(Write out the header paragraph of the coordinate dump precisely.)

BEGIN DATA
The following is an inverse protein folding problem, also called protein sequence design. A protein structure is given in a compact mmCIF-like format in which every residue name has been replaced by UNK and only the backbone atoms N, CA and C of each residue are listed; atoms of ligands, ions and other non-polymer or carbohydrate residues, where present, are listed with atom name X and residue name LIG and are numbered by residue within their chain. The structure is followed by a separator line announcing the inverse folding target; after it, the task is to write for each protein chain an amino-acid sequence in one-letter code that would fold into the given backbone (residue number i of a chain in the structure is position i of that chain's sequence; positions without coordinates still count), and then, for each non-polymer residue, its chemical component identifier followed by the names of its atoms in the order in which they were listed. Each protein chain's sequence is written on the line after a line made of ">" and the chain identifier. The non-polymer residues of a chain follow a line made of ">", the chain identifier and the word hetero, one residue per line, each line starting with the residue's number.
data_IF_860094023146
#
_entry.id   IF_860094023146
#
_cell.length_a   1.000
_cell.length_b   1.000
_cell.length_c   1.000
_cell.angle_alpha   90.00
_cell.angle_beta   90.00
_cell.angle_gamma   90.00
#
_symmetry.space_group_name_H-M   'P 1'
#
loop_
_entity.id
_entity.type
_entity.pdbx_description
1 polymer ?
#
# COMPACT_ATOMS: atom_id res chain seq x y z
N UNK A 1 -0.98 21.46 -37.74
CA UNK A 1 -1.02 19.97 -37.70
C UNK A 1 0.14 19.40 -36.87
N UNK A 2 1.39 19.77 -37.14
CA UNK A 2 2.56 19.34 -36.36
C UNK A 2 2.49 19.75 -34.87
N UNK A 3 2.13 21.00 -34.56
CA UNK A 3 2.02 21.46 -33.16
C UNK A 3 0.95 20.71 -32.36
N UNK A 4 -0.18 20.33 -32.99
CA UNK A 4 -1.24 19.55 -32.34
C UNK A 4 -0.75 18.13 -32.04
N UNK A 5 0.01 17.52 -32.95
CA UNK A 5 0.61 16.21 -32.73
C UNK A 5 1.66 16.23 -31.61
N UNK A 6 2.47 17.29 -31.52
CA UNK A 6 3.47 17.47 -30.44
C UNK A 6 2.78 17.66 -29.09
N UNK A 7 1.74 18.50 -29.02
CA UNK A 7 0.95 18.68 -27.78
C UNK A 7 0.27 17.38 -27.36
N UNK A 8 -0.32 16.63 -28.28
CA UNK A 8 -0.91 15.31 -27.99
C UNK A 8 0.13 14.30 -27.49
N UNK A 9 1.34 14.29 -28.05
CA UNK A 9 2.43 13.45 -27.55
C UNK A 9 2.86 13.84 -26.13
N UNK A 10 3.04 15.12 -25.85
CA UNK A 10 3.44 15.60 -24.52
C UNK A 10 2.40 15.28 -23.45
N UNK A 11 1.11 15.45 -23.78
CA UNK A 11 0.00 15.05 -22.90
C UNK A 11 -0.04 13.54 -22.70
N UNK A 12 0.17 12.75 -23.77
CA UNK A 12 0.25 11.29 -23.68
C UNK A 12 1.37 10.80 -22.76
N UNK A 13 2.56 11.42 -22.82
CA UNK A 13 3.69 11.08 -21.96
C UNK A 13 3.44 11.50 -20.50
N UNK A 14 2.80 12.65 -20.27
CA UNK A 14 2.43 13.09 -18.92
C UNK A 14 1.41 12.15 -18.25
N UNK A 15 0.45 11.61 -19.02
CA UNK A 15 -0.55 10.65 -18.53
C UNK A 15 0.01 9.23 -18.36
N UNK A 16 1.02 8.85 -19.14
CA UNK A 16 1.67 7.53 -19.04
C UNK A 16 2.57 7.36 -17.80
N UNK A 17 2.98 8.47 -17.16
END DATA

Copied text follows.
The following is an inverse protein folding problem, also called protein sequence design. A protein structure is given in a compact mmCIF-like format in which every residue name has been replaced by UNK and only the backbone atoms N, CA and C of each residue are listed; atoms of ligands, ions and other non-polymer or carbohydrate residues, where present, are listed with atom name X and residue name LIG and are numbered by residue within their chain. The structure is followed by a separator line announcing the inverse folding target; after it, the task is to write for each protein chain an amino-acid sequence in one-letter code that would fold into the given backbone (residue number i of a chain in the structure is position i of that chain's sequence; positions without coordinates still count), and then, for each non-polymer residue, its chemical component identifier followed by the names of its atoms in the order in which they were listed. Each protein chain's sequence is written on the line after a line made of ">" and the chain identifier. The non-polymer residues of a chain follow a line made of ">", the chain identifier and the word hetero, one residue per line, each line starting with the residue's number.